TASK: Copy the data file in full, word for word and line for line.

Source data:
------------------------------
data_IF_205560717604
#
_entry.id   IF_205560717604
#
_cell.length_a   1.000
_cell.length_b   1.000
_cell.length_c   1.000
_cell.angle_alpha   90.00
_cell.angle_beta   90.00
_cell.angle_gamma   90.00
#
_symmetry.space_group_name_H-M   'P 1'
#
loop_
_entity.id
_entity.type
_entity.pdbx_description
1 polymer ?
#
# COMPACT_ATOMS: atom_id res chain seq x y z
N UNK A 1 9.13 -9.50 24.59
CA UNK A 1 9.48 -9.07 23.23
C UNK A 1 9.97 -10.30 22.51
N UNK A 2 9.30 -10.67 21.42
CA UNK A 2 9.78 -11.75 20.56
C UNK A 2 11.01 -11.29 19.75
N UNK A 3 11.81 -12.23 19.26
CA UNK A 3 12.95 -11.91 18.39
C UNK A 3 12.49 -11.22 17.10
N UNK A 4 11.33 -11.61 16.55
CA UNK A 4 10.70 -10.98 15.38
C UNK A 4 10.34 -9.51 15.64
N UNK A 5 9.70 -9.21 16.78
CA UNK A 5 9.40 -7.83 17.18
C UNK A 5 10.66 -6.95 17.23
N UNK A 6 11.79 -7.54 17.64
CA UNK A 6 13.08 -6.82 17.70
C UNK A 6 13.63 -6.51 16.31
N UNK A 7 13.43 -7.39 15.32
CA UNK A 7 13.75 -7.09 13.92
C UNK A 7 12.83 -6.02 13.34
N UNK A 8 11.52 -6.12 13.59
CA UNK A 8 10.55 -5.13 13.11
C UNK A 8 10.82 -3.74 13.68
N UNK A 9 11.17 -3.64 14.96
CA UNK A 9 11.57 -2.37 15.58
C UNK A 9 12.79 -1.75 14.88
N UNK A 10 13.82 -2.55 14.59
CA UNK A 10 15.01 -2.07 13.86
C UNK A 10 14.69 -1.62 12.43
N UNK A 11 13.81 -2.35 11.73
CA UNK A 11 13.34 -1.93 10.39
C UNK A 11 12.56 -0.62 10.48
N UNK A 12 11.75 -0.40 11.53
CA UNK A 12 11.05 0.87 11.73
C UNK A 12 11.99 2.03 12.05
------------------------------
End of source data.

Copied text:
data_IF_205560717604
#
_entry.id   IF_205560717604
#
_cell.length_a   1.000
_cell.length_b   1.000
_cell.length_c   1.000
_cell.angle_alpha   90.00
_cell.angle_beta   90.00
_cell.angle_gamma   90.00
#
_symmetry.space_group_name_H-M   'P 1'
#
loop_
_entity.id
_entity.type
_entity.pdbx_description
1 polymer ?
#
# COMPACT_ATOMS: atom_id res chain seq x y z
N UNK A 1 9.13 -9.50 24.59
CA UNK A 1 9.48 -9.07 23.23
C UNK A 1 9.97 -10.30 22.51
N UNK A 2 9.30 -10.67 21.42
CA UNK A 2 9.78 -11.75 20.56
C UNK A 2 11.01 -11.29 19.75
N UNK A 3 11.81 -12.23 19.26
CA UNK A 3 12.95 -11.91 18.39
C UNK A 3 12.49 -11.22 17.10
N UNK A 4 11.33 -11.61 16.55
CA UNK A 4 10.70 -10.98 15.38
C UNK A 4 10.34 -9.51 15.64
N UNK A 5 9.70 -9.21 16.78
CA UNK A 5 9.40 -7.83 17.18
C UNK A 5 10.66 -6.95 17.23
N UNK A 6 11.79 -7.54 17.64
CA UNK A 6 13.08 -6.82 17.70
C UNK A 6 13.63 -6.51 16.31
N UNK A 7 13.43 -7.39 15.32
CA UNK A 7 13.75 -7.09 13.92
C UNK A 7 12.83 -6.02 13.34
N UNK A 8 11.52 -6.12 13.59
CA UNK A 8 10.55 -5.13 13.11
C UNK A 8 10.82 -3.74 13.68
N UNK A 9 11.17 -3.64 14.96
CA UNK A 9 11.57 -2.37 15.58
C UNK A 9 12.79 -1.75 14.88
N UNK A 10 13.82 -2.55 14.59
CA UNK A 10 15.01 -2.07 13.86
C UNK A 10 14.69 -1.62 12.43
N UNK A 11 13.81 -2.35 11.73
CA UNK A 11 13.34 -1.93 10.39
C UNK A 11 12.56 -0.62 10.48
N UNK A 12 11.75 -0.40 11.53
CA UNK A 12 11.05 0.87 11.73
C UNK A 12 11.99 2.03 12.05